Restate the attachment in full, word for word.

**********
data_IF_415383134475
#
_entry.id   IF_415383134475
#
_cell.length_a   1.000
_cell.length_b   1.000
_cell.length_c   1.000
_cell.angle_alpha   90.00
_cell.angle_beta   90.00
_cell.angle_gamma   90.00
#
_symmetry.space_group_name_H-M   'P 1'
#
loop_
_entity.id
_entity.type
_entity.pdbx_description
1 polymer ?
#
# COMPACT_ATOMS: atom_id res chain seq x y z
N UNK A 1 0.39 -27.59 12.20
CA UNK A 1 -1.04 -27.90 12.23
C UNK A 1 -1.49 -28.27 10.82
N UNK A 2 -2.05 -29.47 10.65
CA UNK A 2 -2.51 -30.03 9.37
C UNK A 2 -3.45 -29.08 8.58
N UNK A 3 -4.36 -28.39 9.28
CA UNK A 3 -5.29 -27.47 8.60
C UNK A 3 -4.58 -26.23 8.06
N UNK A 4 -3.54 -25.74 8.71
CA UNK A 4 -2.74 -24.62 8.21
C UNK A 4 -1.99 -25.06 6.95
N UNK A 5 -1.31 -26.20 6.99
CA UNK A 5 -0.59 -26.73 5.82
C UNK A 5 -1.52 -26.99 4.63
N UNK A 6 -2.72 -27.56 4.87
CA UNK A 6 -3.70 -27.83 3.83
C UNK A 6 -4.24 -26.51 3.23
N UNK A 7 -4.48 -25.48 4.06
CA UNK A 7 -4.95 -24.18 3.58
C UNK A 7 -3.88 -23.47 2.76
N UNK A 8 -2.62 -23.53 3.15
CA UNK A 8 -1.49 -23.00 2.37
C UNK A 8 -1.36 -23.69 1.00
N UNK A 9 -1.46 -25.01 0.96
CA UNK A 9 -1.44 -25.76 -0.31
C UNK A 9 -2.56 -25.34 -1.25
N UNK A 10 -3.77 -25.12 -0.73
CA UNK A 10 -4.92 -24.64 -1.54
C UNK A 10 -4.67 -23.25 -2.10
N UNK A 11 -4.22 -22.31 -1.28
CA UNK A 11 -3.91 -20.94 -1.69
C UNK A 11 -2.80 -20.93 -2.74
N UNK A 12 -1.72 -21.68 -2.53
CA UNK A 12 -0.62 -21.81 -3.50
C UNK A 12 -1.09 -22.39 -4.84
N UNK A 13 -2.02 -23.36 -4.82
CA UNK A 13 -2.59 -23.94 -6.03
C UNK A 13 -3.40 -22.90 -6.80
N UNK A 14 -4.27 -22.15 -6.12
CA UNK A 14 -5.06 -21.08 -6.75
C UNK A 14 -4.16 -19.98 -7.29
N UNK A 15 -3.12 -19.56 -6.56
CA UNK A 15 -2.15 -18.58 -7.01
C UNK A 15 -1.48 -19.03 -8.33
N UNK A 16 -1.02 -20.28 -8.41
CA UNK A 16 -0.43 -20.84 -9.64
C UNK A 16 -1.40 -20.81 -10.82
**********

data_IF_415383134475
#
_entry.id   IF_415383134475
#
_cell.length_a   1.000
_cell.length_b   1.000
_cell.length_c   1.000
_cell.angle_alpha   90.00
_cell.angle_beta   90.00
_cell.angle_gamma   90.00
#
_symmetry.space_group_name_H-M   'P 1'
#
loop_
_entity.id
_entity.type
_entity.pdbx_description
1 polymer ?
#
# COMPACT_ATOMS: atom_id res chain seq x y z
N UNK A 1 0.39 -27.59 12.20
CA UNK A 1 -1.04 -27.90 12.23
C UNK A 1 -1.49 -28.27 10.82
N UNK A 2 -2.05 -29.47 10.65
CA UNK A 2 -2.51 -30.03 9.37
C UNK A 2 -3.45 -29.08 8.58
N UNK A 3 -4.36 -28.39 9.28
CA UNK A 3 -5.29 -27.47 8.60
C UNK A 3 -4.58 -26.23 8.06
N UNK A 4 -3.54 -25.74 8.71
CA UNK A 4 -2.74 -24.62 8.21
C UNK A 4 -1.99 -25.06 6.95
N UNK A 5 -1.31 -26.20 6.99
CA UNK A 5 -0.59 -26.73 5.82
C UNK A 5 -1.52 -26.99 4.63
N UNK A 6 -2.72 -27.56 4.87
CA UNK A 6 -3.70 -27.83 3.83
C UNK A 6 -4.24 -26.51 3.23
N UNK A 7 -4.48 -25.48 4.06
CA UNK A 7 -4.95 -24.18 3.58
C UNK A 7 -3.88 -23.47 2.76
N UNK A 8 -2.62 -23.53 3.15
CA UNK A 8 -1.49 -23.00 2.37
C UNK A 8 -1.36 -23.69 1.00
N UNK A 9 -1.46 -25.01 0.96
CA UNK A 9 -1.44 -25.76 -0.31
C UNK A 9 -2.56 -25.34 -1.25
N UNK A 10 -3.77 -25.12 -0.73
CA UNK A 10 -4.92 -24.64 -1.54
C UNK A 10 -4.67 -23.25 -2.10
N UNK A 11 -4.22 -22.31 -1.28
CA UNK A 11 -3.91 -20.94 -1.69
C UNK A 11 -2.80 -20.93 -2.74
N UNK A 12 -1.72 -21.68 -2.53
CA UNK A 12 -0.62 -21.81 -3.50
C UNK A 12 -1.09 -22.39 -4.84
N UNK A 13 -2.02 -23.36 -4.82
CA UNK A 13 -2.59 -23.94 -6.03
C UNK A 13 -3.40 -22.90 -6.80
N UNK A 14 -4.27 -22.15 -6.12
CA UNK A 14 -5.06 -21.08 -6.75
C UNK A 14 -4.16 -19.98 -7.29
N UNK A 15 -3.12 -19.56 -6.56
CA UNK A 15 -2.15 -18.58 -7.01
C UNK A 15 -1.48 -19.03 -8.33
N UNK A 16 -1.02 -20.28 -8.41
CA UNK A 16 -0.43 -20.84 -9.64
C UNK A 16 -1.40 -20.81 -10.82